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Last Updated: Friday, 16 June 2006, 20:42 GMT 21:42 UK
Whaling summit setback for Japan
A chef in a Tokyo restaurant serves up whale meat
Whale meat consumption has gone down in Japan
Japan has unexpectedly lost two key votes at a meeting of the International Whaling Commission (IWC) in the Caribbean island of St Kitts.

The pro-whaling nation wanted to end work on conservation of sea mammals and introduce secret ballots.

Correspondents say for the moment at least the anti-whaling bloc appears to have retained the balance of power.

Japan says it will consider leaving the IWC if it does not move back towards a resumption of commercial whaling.

Japan has spent years lobbying developing nations to join the IWC and wrest power from the majority anti-whaling bloc. Environmental groups accuse these countries of voting with Japan in return for aid, a charge which the Japanese deny.

Conservation groups have expressed cautious relief.

Allowing sustainable use of abundant species while protecting the depleted... we don't see the problem with that
Joji Morishita
Japanese spokesman

The BBC's Richard Black in St Kitts says they believed a Japanese win on the conservation motion would have had serious consequences for many species of small cetaceans.

Not all of Japan's traditional allies have turned up here and a couple voted unexpectedly with the pro-conservation nations, he says.

However, other votes lie ahead during the five-day meeting and other countries expected to side with Japan may yet turn up, our correspondent says.


The basic argument is the same as it has been for years.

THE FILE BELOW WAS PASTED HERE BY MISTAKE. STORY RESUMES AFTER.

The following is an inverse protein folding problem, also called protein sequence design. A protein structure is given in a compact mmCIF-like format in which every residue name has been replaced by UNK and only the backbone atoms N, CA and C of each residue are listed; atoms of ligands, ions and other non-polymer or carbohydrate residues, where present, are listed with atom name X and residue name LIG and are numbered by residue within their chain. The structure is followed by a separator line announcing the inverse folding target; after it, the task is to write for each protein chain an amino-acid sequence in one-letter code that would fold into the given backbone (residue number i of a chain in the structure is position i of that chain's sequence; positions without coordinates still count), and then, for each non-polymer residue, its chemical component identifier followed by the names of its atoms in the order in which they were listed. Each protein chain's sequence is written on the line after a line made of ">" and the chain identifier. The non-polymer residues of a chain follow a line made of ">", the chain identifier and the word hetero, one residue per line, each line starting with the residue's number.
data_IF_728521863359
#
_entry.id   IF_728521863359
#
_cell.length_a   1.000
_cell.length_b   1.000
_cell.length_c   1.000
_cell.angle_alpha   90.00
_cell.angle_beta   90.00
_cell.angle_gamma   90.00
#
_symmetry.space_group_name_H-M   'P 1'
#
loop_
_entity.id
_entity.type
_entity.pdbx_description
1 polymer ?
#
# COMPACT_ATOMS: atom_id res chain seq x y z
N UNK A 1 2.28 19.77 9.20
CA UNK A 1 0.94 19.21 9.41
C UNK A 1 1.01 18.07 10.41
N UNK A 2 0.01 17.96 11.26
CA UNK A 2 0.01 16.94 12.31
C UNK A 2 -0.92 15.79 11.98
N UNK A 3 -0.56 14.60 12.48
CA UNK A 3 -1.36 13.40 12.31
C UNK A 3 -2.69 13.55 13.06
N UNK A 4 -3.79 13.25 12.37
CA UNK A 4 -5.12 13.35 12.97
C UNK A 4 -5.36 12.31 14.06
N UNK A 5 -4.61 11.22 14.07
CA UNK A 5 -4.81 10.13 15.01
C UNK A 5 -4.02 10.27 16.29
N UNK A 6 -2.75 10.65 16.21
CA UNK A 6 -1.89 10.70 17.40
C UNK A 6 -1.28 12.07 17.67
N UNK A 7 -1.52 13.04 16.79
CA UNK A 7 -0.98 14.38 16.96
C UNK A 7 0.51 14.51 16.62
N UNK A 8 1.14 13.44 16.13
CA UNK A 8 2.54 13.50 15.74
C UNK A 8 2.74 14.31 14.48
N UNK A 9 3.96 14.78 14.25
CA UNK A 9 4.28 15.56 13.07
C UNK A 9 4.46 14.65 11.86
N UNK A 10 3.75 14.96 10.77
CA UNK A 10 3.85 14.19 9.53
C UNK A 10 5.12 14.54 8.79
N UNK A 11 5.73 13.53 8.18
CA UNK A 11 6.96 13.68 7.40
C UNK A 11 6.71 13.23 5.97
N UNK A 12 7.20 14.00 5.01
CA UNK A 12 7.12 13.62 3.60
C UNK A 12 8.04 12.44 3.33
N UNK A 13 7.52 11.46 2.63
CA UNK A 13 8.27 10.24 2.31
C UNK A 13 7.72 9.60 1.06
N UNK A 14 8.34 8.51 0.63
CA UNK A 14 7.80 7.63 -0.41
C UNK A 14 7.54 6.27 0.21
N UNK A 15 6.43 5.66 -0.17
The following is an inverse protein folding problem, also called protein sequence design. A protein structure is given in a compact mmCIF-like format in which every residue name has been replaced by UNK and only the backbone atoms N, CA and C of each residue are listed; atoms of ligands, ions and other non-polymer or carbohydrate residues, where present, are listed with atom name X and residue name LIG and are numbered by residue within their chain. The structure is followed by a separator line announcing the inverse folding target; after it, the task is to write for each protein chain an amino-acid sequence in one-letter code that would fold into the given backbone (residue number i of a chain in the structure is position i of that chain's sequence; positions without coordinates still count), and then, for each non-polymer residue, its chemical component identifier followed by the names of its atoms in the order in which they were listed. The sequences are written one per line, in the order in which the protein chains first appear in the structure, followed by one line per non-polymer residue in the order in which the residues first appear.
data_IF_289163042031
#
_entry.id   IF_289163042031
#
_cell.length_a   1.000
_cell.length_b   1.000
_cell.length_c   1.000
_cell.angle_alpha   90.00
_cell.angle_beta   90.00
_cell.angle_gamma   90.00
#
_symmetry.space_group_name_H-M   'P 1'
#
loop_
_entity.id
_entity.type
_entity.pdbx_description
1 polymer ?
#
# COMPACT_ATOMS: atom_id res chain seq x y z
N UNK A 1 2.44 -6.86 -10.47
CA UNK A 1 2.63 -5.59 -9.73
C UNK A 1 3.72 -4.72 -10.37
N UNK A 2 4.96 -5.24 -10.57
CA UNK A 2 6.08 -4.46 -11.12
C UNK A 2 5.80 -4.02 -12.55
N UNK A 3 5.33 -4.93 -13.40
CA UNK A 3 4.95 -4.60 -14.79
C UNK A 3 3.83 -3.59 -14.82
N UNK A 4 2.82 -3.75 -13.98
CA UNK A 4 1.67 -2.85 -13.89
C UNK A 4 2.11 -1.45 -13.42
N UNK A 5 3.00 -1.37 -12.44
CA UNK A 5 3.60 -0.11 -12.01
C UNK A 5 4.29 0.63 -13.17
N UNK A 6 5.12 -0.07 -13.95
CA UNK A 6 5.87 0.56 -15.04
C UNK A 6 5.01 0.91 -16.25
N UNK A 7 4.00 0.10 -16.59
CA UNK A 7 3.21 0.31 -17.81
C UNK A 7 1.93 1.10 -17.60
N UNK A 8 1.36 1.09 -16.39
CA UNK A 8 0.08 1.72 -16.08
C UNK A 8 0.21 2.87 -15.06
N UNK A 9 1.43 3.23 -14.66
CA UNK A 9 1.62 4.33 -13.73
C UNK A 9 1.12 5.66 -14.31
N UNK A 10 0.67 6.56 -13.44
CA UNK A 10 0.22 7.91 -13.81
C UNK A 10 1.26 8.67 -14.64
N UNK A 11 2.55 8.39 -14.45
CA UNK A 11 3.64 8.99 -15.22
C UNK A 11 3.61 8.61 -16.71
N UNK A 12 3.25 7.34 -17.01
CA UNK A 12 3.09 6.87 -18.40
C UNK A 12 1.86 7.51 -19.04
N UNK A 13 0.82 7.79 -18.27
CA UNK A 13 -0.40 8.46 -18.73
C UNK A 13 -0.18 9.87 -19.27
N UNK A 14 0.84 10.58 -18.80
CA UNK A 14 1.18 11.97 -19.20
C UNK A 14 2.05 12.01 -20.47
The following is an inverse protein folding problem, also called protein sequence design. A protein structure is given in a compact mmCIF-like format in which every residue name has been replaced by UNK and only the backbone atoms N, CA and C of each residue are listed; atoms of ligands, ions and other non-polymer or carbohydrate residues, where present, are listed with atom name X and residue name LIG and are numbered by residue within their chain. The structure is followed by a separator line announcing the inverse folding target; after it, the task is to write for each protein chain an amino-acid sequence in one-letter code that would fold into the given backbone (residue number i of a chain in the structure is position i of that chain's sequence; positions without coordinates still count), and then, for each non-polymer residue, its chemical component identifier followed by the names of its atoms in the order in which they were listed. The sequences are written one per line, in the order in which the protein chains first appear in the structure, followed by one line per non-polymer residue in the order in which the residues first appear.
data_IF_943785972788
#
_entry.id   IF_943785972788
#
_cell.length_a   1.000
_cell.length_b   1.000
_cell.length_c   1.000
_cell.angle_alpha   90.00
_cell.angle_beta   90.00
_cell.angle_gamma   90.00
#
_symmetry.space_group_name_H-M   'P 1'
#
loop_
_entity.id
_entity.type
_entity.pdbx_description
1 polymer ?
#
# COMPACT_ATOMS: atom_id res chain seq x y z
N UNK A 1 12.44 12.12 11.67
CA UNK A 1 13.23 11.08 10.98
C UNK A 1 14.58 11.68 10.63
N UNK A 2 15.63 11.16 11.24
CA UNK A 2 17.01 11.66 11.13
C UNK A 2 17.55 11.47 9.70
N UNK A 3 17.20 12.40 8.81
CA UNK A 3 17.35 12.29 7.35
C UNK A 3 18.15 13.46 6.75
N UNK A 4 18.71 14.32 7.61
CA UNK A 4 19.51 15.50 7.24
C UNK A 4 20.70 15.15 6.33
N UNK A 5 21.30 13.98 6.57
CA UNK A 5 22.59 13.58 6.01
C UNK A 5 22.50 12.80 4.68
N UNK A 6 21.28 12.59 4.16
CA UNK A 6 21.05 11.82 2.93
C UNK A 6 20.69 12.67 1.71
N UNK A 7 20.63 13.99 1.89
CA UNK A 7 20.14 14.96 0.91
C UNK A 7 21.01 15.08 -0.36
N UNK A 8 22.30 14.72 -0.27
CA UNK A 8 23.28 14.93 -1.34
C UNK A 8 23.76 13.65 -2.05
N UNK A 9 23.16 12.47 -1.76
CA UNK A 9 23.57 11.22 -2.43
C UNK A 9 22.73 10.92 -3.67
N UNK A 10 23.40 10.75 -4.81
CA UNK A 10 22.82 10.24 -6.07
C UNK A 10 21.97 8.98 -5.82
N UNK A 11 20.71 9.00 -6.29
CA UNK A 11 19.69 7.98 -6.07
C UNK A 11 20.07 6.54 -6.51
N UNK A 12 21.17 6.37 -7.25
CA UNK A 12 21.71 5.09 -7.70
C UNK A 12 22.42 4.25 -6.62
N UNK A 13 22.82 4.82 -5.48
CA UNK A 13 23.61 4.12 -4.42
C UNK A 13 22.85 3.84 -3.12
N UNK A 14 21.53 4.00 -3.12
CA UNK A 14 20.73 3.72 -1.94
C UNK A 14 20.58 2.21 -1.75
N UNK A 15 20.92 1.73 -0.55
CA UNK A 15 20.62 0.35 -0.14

The self-styled pro-conservation countries led by Australia, New Zealand and the UK believe whales are intrinsically special animals and should never be killed.

Whale schematic (BBC)

In the opposition corner is a bloc led by Japan, which sees things differently.

Japan's deputy commissioner to the IWC, Joji Morishita, says the organisation has become too concerned with conservation.

Speaking on BBC Five Live Breakfast he said many Japanese people felt the IWC was "arrogant" and that whales could be used on a sustainable basis.

This meant "science and probably international law" were on the side of the Japanese, he said.

"Many of Japanese citizens think that Westerners, [the] outside world, are imposing their own value code on Japan on an emotional basis, and naturally they think they're bullies or... arrogant."

He added: "Allowing sustainable use of abundant species while protecting the depleted... we don't see the problem with that. It's exactly the same as conservation and management of any other wildlife or fishery resources."

But if the argument is familiar, the balance of power this year looks very different.

Changes possible

Four countries have just joined, of which three look set to support Japan giving it a majority on paper.

That could mean a number of important changes to the IWC.

Japan has hinted it may move towards overturning the 20-year moratorium on commercial whaling, although a vote for resumption of commercial hunting at this meeting itself is highly unlikely.

To try to erode Japan's support, environmental groups have been campaigning in some of the small developing nations which traditionally support Japan.

A survey commissioned by WWF suggested there was a majority opinion against whaling in all 10 of the Caribbean and Pacific states in which they polled.

WWF is urging delegates from those nations to cast their votes accordingly.

See a Japanese whaling fleet in action


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